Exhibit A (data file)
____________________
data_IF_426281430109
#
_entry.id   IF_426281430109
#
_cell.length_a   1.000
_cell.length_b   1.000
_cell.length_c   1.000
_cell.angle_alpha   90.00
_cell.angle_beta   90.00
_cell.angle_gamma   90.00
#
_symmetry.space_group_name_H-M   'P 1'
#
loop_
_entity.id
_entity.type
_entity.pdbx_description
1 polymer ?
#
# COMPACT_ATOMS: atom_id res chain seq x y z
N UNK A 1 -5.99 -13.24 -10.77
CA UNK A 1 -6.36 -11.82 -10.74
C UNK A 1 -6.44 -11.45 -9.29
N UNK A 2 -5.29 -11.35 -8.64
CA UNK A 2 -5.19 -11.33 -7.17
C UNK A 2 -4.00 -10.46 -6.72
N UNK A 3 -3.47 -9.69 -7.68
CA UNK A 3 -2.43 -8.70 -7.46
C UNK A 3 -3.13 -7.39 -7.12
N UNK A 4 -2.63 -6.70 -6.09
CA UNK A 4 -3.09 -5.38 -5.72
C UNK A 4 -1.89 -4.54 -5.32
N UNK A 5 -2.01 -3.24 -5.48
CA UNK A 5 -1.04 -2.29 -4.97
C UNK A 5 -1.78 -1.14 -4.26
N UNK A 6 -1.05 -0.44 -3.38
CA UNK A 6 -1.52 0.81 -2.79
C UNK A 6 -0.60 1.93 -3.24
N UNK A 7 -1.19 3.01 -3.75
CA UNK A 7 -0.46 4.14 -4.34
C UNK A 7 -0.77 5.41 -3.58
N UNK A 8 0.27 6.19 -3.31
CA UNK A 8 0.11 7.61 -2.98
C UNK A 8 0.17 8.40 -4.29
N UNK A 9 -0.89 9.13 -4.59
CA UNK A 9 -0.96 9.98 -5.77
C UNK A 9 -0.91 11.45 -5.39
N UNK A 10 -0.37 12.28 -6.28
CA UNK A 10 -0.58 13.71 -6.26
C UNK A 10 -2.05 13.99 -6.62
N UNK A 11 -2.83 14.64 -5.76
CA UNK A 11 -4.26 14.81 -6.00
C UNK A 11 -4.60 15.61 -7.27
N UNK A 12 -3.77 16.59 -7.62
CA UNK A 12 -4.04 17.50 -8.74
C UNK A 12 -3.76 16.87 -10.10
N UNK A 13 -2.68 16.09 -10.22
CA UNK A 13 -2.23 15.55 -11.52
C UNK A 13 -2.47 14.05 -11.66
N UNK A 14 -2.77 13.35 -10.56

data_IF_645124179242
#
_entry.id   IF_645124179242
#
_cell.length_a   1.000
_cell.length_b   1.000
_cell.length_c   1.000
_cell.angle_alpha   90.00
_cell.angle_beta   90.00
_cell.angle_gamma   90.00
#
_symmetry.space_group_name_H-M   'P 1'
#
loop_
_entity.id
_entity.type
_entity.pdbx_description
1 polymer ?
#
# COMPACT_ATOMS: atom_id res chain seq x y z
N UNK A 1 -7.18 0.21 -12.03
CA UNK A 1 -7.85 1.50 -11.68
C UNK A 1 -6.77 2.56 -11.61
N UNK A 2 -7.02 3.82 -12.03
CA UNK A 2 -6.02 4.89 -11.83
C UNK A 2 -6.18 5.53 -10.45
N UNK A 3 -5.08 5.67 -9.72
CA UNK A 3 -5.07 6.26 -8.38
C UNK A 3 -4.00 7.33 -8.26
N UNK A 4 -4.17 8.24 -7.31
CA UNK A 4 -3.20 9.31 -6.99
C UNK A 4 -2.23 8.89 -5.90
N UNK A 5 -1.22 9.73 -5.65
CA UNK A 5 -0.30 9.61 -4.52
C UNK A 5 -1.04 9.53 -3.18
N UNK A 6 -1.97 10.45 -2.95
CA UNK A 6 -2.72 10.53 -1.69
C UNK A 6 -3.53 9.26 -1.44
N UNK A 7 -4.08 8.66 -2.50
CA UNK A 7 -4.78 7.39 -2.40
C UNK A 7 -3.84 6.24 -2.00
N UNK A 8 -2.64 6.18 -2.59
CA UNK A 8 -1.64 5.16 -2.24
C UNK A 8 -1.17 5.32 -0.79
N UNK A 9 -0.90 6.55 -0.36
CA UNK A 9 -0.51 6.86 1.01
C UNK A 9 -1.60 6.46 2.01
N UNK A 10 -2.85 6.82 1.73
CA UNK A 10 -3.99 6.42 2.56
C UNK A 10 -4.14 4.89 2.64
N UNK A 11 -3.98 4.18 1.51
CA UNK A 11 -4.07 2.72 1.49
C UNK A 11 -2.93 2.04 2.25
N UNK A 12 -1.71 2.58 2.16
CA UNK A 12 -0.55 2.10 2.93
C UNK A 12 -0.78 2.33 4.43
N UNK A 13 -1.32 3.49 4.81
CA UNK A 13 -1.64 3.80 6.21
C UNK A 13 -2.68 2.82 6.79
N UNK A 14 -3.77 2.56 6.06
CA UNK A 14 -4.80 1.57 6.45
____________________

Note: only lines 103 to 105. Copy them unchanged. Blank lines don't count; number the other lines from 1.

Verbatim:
CA UNK A 8 -1.64 5.16 -2.24
C UNK A 8 -1.17 5.32 -0.79
N UNK A 9 -0.90 6.55 -0.36